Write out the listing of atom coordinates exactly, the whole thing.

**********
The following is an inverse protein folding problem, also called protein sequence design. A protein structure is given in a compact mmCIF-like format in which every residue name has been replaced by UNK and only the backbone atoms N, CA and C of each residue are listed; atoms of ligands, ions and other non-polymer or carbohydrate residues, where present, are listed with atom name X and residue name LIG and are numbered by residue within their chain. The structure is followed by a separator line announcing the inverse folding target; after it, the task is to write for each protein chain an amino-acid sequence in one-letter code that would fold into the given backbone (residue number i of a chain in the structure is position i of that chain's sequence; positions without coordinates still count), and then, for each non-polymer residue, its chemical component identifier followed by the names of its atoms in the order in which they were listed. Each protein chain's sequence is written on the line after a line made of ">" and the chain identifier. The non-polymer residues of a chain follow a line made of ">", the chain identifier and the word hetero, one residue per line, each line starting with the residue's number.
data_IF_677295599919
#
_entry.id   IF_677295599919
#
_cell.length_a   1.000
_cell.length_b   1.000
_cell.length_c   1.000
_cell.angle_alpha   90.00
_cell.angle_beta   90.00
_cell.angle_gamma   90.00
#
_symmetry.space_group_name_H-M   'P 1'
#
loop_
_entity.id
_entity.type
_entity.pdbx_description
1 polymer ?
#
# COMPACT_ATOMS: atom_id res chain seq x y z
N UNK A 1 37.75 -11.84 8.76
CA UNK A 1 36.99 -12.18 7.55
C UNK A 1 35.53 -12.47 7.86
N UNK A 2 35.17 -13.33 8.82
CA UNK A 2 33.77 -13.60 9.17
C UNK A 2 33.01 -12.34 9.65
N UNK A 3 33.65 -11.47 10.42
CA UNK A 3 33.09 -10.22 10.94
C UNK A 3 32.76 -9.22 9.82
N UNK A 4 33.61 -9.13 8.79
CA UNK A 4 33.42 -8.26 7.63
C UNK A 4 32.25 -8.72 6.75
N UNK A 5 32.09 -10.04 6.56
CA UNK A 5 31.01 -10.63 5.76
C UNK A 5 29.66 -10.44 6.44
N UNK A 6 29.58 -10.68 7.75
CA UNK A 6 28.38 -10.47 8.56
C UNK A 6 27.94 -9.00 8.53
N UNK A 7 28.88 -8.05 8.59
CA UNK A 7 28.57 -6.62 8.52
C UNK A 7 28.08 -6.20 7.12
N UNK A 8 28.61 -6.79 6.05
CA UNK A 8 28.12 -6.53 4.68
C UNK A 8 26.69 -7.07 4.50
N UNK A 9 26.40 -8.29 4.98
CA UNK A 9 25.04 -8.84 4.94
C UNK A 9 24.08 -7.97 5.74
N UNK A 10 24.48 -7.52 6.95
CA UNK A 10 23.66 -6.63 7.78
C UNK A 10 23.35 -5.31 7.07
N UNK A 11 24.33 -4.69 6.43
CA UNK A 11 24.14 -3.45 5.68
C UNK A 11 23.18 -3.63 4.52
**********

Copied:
The following is an inverse protein folding problem, also called protein sequence design. A protein structure is given in a compact mmCIF-like format in which every residue name has been replaced by UNK and only the backbone atoms N, CA and C of each residue are listed; atoms of ligands, ions and other non-polymer or carbohydrate residues, where present, are listed with atom name X and residue name LIG and are numbered by residue within their chain. The structure is followed by a separator line announcing the inverse folding target; after it, the task is to write for each protein chain an amino-acid sequence in one-letter code that would fold into the given backbone (residue number i of a chain in the structure is position i of that chain's sequence; positions without coordinates still count), and then, for each non-polymer residue, its chemical component identifier followed by the names of its atoms in the order in which they were listed. Each protein chain's sequence is written on the line after a line made of ">" and the chain identifier. The non-polymer residues of a chain follow a line made of ">", the chain identifier and the word hetero, one residue per line, each line starting with the residue's number.
data_IF_677295599919
#
_entry.id   IF_677295599919
#
_cell.length_a   1.000
_cell.length_b   1.000
_cell.length_c   1.000
_cell.angle_alpha   90.00
_cell.angle_beta   90.00
_cell.angle_gamma   90.00
#
_symmetry.space_group_name_H-M   'P 1'
#
loop_
_entity.id
_entity.type
_entity.pdbx_description
1 polymer ?
#
# COMPACT_ATOMS: atom_id res chain seq x y z
N UNK A 1 37.75 -11.84 8.76
CA UNK A 1 36.99 -12.18 7.55
C UNK A 1 35.53 -12.47 7.86
N UNK A 2 35.17 -13.33 8.82
CA UNK A 2 33.77 -13.60 9.17
C UNK A 2 33.01 -12.34 9.65
N UNK A 3 33.65 -11.47 10.42
CA UNK A 3 33.09 -10.22 10.94
C UNK A 3 32.76 -9.22 9.82
N UNK A 4 33.61 -9.13 8.79
CA UNK A 4 33.42 -8.26 7.63
C UNK A 4 32.25 -8.72 6.75
N UNK A 5 32.09 -10.04 6.56
CA UNK A 5 31.01 -10.63 5.76
C UNK A 5 29.66 -10.44 6.44
N UNK A 6 29.58 -10.68 7.75
CA UNK A 6 28.38 -10.47 8.56
C UNK A 6 27.94 -9.00 8.53
N UNK A 7 28.88 -8.05 8.59
CA UNK A 7 28.57 -6.62 8.52
C UNK A 7 28.08 -6.20 7.12
N UNK A 8 28.61 -6.79 6.05
CA UNK A 8 28.12 -6.53 4.68
C UNK A 8 26.69 -7.07 4.50
N UNK A 9 26.40 -8.29 4.98
CA UNK A 9 25.04 -8.84 4.94
C UNK A 9 24.08 -7.97 5.74
N UNK A 10 24.48 -7.52 6.95
CA UNK A 10 23.66 -6.63 7.78
C UNK A 10 23.35 -5.31 7.07
N UNK A 11 24.33 -4.69 6.43
CA UNK A 11 24.14 -3.45 5.68
C UNK A 11 23.18 -3.63 4.52